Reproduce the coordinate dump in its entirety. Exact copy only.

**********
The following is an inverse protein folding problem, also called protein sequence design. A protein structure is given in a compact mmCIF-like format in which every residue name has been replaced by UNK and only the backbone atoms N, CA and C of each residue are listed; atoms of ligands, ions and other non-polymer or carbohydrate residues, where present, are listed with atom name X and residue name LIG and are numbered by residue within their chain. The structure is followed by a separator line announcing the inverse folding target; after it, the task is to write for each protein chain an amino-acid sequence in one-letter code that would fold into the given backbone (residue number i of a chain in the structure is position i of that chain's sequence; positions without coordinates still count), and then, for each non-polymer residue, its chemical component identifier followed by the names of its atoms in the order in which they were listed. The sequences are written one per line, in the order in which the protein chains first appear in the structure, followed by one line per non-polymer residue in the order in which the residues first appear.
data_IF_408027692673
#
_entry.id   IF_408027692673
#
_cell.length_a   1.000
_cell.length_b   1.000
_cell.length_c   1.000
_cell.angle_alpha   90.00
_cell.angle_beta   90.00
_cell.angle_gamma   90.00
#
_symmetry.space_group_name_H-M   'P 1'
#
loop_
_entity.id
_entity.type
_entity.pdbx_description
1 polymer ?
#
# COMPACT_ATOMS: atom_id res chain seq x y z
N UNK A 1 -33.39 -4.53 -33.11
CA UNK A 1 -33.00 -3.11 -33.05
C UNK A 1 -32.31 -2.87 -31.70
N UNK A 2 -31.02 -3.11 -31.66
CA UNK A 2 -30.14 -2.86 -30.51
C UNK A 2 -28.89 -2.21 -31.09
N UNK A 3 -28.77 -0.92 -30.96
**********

The following is an inverse protein folding problem, also called protein sequence design. A protein structure is given in a compact mmCIF-like format in which every residue name has been replaced by UNK and only the backbone atoms N, CA and C of each residue are listed; atoms of ligands, ions and other non-polymer or carbohydrate residues, where present, are listed with atom name X and residue name LIG and are numbered by residue within their chain. The structure is followed by a separator line announcing the inverse folding target; after it, the task is to write for each protein chain an amino-acid sequence in one-letter code that would fold into the given backbone (residue number i of a chain in the structure is position i of that chain's sequence; positions without coordinates still count), and then, for each non-polymer residue, its chemical component identifier followed by the names of its atoms in the order in which they were listed. The sequences are written one per line, in the order in which the protein chains first appear in the structure, followed by one line per non-polymer residue in the order in which the residues first appear.
data_IF_408027692673
#
_entry.id   IF_408027692673
#
_cell.length_a   1.000
_cell.length_b   1.000
_cell.length_c   1.000
_cell.angle_alpha   90.00
_cell.angle_beta   90.00
_cell.angle_gamma   90.00
#
_symmetry.space_group_name_H-M   'P 1'
#
loop_
_entity.id
_entity.type
_entity.pdbx_description
1 polymer ?
#
# COMPACT_ATOMS: atom_id res chain seq x y z
N UNK A 1 -33.39 -4.53 -33.11
CA UNK A 1 -33.00 -3.11 -33.05
C UNK A 1 -32.31 -2.87 -31.70
N UNK A 2 -31.02 -3.11 -31.66
CA UNK A 2 -30.14 -2.86 -30.51
C UNK A 2 -28.89 -2.21 -31.09
N UNK A 3 -28.77 -0.92 -30.96